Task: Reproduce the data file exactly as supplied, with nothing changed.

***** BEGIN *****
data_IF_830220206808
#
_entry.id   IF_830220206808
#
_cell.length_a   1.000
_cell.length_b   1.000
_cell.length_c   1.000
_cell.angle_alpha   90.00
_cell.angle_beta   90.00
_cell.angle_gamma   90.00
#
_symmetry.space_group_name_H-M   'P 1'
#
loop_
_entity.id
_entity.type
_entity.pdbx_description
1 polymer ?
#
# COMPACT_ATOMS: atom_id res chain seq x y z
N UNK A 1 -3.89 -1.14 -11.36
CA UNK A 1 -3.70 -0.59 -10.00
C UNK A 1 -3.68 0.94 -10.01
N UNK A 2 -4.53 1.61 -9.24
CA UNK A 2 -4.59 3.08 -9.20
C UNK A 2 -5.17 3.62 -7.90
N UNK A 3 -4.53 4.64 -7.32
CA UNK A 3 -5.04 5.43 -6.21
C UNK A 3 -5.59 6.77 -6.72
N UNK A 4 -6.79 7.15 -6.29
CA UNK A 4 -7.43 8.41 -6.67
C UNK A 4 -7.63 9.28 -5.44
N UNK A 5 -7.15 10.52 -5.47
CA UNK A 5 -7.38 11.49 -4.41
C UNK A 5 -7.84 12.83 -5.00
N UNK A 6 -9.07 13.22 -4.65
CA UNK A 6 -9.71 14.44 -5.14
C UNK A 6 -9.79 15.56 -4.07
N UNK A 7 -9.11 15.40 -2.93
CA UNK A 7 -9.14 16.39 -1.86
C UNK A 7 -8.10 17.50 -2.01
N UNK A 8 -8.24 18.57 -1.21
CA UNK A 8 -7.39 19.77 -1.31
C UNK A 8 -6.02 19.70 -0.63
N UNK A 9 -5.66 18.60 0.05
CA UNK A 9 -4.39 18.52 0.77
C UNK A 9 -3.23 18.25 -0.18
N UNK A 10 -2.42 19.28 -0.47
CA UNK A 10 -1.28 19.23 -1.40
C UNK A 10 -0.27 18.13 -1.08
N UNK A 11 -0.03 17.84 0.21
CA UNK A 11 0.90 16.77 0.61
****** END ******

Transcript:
data_IF_830220206808
#
_entry.id   IF_830220206808
#
_cell.length_a   1.000
_cell.length_b   1.000
_cell.length_c   1.000
_cell.angle_alpha   90.00
_cell.angle_beta   90.00
_cell.angle_gamma   90.00
#
_symmetry.space_group_name_H-M   'P 1'
#
loop_
_entity.id
_entity.type
_entity.pdbx_description
1 polymer ?
#
# COMPACT_ATOMS: atom_id res chain seq x y z
N UNK A 1 -3.89 -1.14 -11.36
CA UNK A 1 -3.70 -0.59 -10.00
C UNK A 1 -3.68 0.94 -10.01
N UNK A 2 -4.53 1.61 -9.24
CA UNK A 2 -4.59 3.08 -9.20
C UNK A 2 -5.17 3.62 -7.90
N UNK A 3 -4.53 4.64 -7.32
CA UNK A 3 -5.04 5.43 -6.21
C UNK A 3 -5.59 6.77 -6.72
N UNK A 4 -6.79 7.15 -6.29
CA UNK A 4 -7.43 8.41 -6.67
C UNK A 4 -7.63 9.28 -5.44
N UNK A 5 -7.15 10.52 -5.47
CA UNK A 5 -7.38 11.49 -4.41
C UNK A 5 -7.84 12.83 -5.00
N UNK A 6 -9.07 13.22 -4.65
CA UNK A 6 -9.71 14.44 -5.14
C UNK A 6 -9.79 15.56 -4.07
N UNK A 7 -9.11 15.40 -2.93
CA UNK A 7 -9.14 16.39 -1.86
C UNK A 7 -8.10 17.50 -2.01
N UNK A 8 -8.24 18.57 -1.21
CA UNK A 8 -7.39 19.77 -1.31
C UNK A 8 -6.02 19.70 -0.63
N UNK A 9 -5.66 18.60 0.05
CA UNK A 9 -4.39 18.52 0.77
C UNK A 9 -3.23 18.25 -0.18
N UNK A 10 -2.42 19.28 -0.47
CA UNK A 10 -1.28 19.23 -1.40
C UNK A 10 -0.27 18.13 -1.08
N UNK A 11 -0.03 17.84 0.21
CA UNK A 11 0.90 16.77 0.61